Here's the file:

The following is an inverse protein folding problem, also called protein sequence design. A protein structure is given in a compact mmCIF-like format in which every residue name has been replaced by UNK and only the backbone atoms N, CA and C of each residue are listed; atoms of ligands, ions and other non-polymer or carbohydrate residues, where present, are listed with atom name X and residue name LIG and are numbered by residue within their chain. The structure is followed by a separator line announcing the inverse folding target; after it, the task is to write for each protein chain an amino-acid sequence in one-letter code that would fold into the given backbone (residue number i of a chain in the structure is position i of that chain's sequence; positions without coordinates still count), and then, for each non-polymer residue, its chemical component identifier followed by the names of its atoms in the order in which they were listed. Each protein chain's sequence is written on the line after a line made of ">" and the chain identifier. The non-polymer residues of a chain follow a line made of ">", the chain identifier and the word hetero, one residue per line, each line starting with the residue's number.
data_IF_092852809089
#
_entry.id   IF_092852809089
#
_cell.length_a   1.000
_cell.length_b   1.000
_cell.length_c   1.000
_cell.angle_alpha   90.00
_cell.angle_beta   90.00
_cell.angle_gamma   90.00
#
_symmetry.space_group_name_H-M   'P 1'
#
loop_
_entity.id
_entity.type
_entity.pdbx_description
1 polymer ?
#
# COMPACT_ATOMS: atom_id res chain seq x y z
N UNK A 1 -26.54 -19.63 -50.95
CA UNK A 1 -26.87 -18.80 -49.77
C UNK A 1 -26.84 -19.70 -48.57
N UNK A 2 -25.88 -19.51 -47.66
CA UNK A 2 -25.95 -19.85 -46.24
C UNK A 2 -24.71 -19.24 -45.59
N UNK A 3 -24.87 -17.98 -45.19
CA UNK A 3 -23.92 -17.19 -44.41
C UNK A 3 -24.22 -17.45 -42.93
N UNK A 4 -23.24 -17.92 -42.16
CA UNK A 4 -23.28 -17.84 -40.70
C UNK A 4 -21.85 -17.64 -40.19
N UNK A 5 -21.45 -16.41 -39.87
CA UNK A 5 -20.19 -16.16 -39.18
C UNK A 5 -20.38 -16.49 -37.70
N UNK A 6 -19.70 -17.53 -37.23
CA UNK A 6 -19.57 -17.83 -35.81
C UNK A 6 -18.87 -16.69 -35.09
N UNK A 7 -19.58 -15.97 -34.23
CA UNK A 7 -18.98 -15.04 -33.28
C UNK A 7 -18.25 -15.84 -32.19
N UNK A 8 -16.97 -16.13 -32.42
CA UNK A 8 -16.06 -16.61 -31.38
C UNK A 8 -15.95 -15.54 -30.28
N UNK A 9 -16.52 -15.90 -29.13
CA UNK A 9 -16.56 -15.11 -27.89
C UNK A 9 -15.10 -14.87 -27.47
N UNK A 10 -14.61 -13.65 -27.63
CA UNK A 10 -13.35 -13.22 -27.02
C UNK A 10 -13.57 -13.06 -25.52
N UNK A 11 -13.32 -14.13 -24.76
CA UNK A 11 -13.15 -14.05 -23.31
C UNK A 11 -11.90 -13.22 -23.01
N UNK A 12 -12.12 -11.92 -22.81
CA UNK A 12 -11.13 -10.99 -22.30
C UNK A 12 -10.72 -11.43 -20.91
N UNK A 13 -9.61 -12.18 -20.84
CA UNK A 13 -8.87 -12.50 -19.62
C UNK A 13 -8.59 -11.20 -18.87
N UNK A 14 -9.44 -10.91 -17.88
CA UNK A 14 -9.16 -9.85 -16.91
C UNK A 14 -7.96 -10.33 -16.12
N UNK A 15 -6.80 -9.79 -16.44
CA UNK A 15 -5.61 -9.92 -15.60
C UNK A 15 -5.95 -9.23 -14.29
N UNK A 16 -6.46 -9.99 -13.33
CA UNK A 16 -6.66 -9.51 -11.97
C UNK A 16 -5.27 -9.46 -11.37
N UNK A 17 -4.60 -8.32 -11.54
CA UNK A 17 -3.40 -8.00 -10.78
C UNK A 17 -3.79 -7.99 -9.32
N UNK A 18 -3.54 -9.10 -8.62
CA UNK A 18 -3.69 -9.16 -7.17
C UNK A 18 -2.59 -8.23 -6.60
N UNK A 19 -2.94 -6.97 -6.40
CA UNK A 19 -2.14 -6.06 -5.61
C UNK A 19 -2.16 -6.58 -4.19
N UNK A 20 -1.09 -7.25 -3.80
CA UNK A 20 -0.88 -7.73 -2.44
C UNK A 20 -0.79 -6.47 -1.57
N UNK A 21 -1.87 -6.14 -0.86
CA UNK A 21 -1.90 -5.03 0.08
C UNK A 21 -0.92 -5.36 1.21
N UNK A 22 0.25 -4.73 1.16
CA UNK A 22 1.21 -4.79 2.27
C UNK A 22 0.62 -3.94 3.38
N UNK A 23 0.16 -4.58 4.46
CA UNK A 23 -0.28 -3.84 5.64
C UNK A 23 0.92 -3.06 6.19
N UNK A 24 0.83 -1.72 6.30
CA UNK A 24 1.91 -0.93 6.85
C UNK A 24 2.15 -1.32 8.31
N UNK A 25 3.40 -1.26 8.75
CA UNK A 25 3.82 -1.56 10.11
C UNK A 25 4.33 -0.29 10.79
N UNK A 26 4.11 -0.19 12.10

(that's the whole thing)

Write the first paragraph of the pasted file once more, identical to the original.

The following is an inverse protein folding problem, also called protein sequence design. A protein structure is given in a compact mmCIF-like format in which every residue name has been replaced by UNK and only the backbone atoms N, CA and C of each residue are listed; atoms of ligands, ions and other non-polymer or carbohydrate residues, where present, are listed with atom name X and residue name LIG and are numbered by residue within their chain. The structure is followed by a separator line announcing the inverse folding target; after it, the task is to write for each protein chain an amino-acid sequence in one-letter code that would fold into the given backbone (residue number i of a chain in the structure is position i of that chain's sequence; positions without coordinates still count), and then, for each non-polymer residue, its chemical component identifier followed by the names of its atoms in the order in which they were listed. Each protein chain's sequence is written on the line after a line made of ">" and the chain identifier. The non-polymer residues of a chain follow a line made of ">", the chain identifier and the word hetero, one residue per line, each line starting with the residue's number.